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This concludes my October 19th entry in the OWLS “Grotesque” blog tour. Aria (Animanga Spellbook) went right before me with a nice and short post over the recently-aired Phantom in the Twilight that you should check out right here! Now, look out for Flow (Captain Nyanpasu)  this upcoming Monday, October 22nd! Thanks for reading, and until next time, this has been

– Takuto, your host

What I’ll Be Watching This Fall 2018 Simulcast Season!

Greetings all! With the first days of October under our belt, fall is officially here!

I realize I never did one of those Summer 2018 recaps . . . I’ll get around to it once I actually finish them . . . maybe. Anyway, I’m super pumped for this fall season. Couple of  long-awaited “season threes” to go around, plus some neat new stuff from KyoAni, Production I.G, and even Trigger. Let’s see what I’ll be watching this fall 2018 simulcast season!

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Banana Fish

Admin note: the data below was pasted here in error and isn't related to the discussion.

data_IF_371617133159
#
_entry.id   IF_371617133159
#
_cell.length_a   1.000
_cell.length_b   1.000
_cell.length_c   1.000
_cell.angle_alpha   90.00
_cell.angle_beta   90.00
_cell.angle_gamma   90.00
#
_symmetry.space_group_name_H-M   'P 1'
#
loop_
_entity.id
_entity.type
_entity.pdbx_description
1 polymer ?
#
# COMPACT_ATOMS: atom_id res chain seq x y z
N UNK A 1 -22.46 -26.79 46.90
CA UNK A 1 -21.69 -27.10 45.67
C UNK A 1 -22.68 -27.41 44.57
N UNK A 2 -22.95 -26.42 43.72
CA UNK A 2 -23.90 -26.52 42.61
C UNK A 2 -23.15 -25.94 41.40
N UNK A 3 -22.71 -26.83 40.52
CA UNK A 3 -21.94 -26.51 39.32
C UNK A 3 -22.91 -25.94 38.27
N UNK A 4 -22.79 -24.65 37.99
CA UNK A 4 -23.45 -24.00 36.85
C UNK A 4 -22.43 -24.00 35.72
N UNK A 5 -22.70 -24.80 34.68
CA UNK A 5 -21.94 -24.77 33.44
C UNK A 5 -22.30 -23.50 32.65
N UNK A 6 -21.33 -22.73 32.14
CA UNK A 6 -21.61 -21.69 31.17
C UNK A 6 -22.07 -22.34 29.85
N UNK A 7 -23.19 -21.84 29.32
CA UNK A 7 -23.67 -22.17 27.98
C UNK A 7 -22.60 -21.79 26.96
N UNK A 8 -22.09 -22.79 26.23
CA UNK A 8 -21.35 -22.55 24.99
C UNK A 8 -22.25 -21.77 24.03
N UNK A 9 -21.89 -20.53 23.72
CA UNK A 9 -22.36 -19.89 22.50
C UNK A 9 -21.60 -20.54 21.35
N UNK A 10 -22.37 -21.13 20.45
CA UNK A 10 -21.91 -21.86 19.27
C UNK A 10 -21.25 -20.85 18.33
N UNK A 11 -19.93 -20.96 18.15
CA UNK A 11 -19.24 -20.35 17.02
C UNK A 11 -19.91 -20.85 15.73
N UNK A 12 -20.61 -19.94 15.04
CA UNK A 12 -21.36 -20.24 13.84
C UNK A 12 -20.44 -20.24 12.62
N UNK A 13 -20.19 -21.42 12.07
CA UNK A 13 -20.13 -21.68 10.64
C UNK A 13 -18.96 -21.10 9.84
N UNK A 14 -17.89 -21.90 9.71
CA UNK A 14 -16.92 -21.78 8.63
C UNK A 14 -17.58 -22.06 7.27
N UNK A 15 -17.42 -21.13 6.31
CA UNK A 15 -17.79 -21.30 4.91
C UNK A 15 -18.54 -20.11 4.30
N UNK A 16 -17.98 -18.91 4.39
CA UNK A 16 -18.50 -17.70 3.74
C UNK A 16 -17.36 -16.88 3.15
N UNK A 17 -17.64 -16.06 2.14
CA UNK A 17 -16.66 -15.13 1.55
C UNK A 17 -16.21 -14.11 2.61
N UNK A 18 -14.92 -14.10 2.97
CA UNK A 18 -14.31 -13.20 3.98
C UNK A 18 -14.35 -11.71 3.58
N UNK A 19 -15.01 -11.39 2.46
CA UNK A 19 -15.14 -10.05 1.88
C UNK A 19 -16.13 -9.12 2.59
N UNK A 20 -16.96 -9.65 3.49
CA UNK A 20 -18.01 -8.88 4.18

First for returning shows of the summer season is everyone’s favorite Yuri!!! On ICE-meets-gang-warfare-and-mafia-conspiracies smash hit shoujo BL series (you’re tackling a lot of ground there, BF). Banana Fish had me at the beginning, but admittedly not as much now. I think it’s become one of those things where the show’s visual aesthetic (the 1980s art style with Mappa’s lightly drawn character designs and the intricate backgrounds) is better than the actual plot. Every single episode ends with a cliffhanger, so that’s definitely a factor that keeps drawing me back, but the characters are the best part of this beloved title for sure. I have a feeling that Ash Lynx’s path will start to grow plenty darker, and as his mental state teeters on the edge of becoming a real beast, I do hope Eiji will be there to keep him from committing an irreversible sin.